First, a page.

“Munnings: Out in the Open – The Open-Air Works of Sir Alfred James Munnings (English, 1878 – 1959)”
Sixty-eight paintings on display at the National Sporting Library and Museum (NSLM) in Middleburg, VA show the lifelong passion that tied Sir Alfred Munnings to the English countryside. The exhibition, Munnings: Out in the Open beautifully maintains all that the title connotes. For one thing, it displays works painted by the artist en plein air, out in the open air. For another, it attempts to flesh out the hidden details of the artist’s past—to put them out in the open for all to see.
In conjunction with the exhibition, the NSLM hosted the first American preview screening of a British film about Munnings, Summer in February. The film, produced by Jeremy Cowdrey, portrays Munnings throughout his years living in an artist colony in the Cornish coast of Lamorna. It focuses in on the relationships he developed with friends, with fellow artists, and with a woman, Florence, who would become his wife. Florence proved to be dangerously unstable; she survived a suicide attempt on her wedding day, only to succeed at the act just two years later. Although Munnings was the quintessential extrovert, he never spoke or wrote of this period of his life. Summer in February, based on the 1997 novel by Jonathan Smith, brings the story to light.
The exhibition curated by Claudia Pheiffer begins with a chronological introduction that corresponds to the time in which Summer in February takes place. Five other sections all display works grouped along lines of subject matter.
Walking through the exhibition, I couldn’t help but to imagine Munnings in his element: perhaps at the races at Epson, breathing in the excitement of the start. His favorite sky, a subtle grey sky, cast a soft ambient light on the coats of the thoroughbreds in Going out at Epson. The painting captures those fleeting moments of light and movement the artist was destined to chase. This is what made him an impressionist painter. It was his subject matter, the horse, which secured his legacy as a sporting artist.
Munnings lived a life with horses, so his knowledge of their movements, personalities, and anatomy was personal. In Leading Ponies on Ringland, he portrays with vivid accuracy the ponies on the Ringland Hills. The piece captures the ponies and the landscape within the frame of a passing moment, describing its every touch and feeling: the warm light reflecting off the side of the grey pony, the shuffling movement of the ponies’ walks, and the personalities of each character in the scene. The artist’s mastery of equine anatomy was unparalleled. He hung lose brushstrokes atop an impeccable anatomical framework, creating a solid but fluid form.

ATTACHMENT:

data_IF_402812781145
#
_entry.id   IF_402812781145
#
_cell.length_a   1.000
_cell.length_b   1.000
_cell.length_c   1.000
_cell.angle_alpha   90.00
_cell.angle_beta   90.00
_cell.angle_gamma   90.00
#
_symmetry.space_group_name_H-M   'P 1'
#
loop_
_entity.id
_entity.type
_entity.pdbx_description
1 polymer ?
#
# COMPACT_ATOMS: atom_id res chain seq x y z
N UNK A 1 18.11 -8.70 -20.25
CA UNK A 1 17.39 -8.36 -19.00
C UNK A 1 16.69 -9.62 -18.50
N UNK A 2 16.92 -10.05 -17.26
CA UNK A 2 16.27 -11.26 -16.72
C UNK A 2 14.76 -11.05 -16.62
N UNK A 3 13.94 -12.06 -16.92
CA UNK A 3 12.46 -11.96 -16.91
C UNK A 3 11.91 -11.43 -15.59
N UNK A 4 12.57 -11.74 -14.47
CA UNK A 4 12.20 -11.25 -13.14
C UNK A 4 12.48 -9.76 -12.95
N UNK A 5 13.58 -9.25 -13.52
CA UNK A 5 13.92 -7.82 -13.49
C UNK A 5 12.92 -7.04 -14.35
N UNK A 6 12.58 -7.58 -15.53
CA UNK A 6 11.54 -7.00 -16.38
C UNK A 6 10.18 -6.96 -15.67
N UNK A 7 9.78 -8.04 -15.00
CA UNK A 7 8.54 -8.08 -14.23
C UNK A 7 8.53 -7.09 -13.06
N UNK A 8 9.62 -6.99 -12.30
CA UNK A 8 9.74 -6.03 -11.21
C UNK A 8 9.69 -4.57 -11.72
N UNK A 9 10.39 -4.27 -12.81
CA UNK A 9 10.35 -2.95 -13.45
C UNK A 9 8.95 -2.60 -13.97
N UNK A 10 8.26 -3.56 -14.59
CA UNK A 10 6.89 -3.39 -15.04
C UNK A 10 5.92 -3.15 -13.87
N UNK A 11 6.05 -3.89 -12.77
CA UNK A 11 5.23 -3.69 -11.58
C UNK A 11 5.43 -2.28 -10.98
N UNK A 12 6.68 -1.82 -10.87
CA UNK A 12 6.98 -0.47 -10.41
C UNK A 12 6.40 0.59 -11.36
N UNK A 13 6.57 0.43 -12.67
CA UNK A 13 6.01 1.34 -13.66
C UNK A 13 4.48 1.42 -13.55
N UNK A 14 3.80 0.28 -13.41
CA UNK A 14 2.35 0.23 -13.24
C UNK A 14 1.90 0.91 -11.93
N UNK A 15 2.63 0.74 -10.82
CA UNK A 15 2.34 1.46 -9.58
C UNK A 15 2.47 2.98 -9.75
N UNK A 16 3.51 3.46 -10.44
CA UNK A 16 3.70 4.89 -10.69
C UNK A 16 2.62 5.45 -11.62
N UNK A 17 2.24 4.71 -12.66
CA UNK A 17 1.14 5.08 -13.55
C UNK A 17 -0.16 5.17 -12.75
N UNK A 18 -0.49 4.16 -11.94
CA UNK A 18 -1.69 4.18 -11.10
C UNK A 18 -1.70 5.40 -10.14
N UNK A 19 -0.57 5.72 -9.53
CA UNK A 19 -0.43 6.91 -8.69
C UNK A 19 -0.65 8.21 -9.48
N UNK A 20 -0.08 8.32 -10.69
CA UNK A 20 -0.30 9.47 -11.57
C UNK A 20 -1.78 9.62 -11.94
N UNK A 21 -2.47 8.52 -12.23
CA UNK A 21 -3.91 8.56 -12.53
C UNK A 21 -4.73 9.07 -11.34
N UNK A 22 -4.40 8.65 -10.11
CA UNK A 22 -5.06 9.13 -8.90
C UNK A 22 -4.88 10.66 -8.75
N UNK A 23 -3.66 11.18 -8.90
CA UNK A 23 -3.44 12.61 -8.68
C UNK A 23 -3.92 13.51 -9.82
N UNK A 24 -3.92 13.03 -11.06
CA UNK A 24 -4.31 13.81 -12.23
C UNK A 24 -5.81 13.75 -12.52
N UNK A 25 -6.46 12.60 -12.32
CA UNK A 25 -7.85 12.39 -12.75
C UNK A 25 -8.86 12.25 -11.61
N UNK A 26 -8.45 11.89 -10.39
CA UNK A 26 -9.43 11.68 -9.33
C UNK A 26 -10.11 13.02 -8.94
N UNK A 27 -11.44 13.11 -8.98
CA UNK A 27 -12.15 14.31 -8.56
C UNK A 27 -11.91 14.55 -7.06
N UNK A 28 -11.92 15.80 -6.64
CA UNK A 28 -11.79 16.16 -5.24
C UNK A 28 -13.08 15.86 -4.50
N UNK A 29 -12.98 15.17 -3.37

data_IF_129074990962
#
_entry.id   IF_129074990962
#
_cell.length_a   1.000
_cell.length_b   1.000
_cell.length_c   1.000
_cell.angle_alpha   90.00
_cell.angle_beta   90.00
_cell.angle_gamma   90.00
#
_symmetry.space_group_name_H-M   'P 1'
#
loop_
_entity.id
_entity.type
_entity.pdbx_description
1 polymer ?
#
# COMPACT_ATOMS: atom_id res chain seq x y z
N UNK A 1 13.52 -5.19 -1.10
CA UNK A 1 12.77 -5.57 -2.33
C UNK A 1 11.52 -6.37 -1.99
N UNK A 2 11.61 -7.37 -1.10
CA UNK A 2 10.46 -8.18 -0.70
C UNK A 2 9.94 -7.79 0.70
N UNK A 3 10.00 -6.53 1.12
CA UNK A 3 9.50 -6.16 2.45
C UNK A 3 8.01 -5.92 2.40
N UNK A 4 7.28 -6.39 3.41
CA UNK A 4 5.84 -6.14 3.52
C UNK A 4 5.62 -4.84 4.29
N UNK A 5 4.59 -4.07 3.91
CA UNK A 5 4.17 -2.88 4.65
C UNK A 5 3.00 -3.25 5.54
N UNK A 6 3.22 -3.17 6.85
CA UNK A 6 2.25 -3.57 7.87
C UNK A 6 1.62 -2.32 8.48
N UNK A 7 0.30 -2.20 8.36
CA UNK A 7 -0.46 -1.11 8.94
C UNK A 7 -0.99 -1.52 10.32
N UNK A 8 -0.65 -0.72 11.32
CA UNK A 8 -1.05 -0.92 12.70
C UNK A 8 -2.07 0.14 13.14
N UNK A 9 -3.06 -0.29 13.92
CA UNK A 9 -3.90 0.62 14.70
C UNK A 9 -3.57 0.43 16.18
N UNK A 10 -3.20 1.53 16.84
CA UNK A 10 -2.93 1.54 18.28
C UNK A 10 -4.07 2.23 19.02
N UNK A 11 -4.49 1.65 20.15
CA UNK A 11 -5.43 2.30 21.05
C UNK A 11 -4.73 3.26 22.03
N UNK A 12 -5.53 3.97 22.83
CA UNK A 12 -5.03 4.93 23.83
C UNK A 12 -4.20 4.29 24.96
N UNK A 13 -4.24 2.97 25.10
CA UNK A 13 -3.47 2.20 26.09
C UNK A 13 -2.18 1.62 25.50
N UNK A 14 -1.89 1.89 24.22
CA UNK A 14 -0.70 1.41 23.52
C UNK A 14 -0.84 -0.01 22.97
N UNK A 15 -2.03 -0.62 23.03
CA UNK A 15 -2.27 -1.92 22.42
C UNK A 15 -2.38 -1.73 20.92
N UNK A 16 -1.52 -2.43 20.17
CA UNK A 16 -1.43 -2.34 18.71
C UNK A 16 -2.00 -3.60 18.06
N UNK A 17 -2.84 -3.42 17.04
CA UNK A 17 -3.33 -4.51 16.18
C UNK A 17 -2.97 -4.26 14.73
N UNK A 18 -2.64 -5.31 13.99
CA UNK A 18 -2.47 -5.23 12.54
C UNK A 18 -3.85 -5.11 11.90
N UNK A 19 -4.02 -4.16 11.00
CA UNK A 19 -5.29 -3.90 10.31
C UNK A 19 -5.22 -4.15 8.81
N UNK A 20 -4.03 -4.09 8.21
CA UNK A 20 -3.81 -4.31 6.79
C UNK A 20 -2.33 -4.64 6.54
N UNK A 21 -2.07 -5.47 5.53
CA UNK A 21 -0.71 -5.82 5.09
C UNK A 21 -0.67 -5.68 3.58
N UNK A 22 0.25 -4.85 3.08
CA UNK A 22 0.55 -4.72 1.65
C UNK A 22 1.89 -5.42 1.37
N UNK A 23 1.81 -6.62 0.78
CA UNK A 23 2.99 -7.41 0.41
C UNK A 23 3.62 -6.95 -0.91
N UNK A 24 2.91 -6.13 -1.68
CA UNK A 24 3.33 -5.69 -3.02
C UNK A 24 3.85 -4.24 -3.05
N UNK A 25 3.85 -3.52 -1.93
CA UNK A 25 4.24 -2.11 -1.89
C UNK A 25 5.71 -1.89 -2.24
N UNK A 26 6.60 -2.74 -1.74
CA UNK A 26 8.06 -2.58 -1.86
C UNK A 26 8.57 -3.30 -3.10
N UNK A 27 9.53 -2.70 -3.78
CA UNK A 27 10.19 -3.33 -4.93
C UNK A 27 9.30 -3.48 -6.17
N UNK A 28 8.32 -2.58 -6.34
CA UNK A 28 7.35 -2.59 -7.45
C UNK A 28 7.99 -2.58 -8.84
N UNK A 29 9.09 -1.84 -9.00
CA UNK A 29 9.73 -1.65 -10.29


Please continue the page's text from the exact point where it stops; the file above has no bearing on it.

His artistic genius was recognized early. By the age of twenty Munnings had already had two paintings accepted for exhibition by the Royal Academy, the sanctioned voice of authority on visual arts in England. Later, as the official war artist to the Canadian Calvary Brigade, Munnings brought to life a visual record of WWI. His daring portraits of officers on horseback, often painted within sight of the enemy, honored the generals and warhorses alike with airs of calm, workmanlike strength.
As his fame steadily increased, Munnings became the sought-after artist for equestrian portraits. This was, however, much to the chagrin of Munnings himself. He easily secured commissions from such names as Queen Elizabeth, the Prince of Wales, The Duke of Malborough, and Paul Mellon; however, these formally composed portraits were not his life’s passion. He missed the freedom of his former artistic forays: caravanning alongside gypsies in the Ringland Hills, following the Belvoir Hunt to the Cornish cliffs by the sea, and using his own horses as models in staging a scene for a painting.
Munnings kept to a life that was unapologetically open; a no-holds-barred man, he seldom kept an opinion to himself. His three-volume autobiography evidences this, as does his infamous 1949 speech at the Royal Academy. It was a biting retort to “so-called modern art,” and it hung Matisse and Picasso—along with the rest of the modern art establishment—out to dry.
That he was so open makes the silent years of his first marriage an intriguing void of information. This mystery is the thread that ties together Summer in February and Munnings: Out in the Open. Summer in February is set to be released in the UK June 14th. Among its cast members are Dan Stevens, the star from the hit British series Downton Abbey, Dominic Cooper, and Emily Browning.
The exhibition, on view at the NSLM until September 15th, 2013, brings together works from the Sir Alfred Munnings Art Museum in Dedham, England; the Yale Center for British Art in New Haven, Connecticut; the National Museum of Racing and Hall of Fame in Saratoga Springs, New York as well as numerous private collections. For further information about the NSLM, Munnings: Out in the Open, and Summer in February, visit http://www.nsl.org/.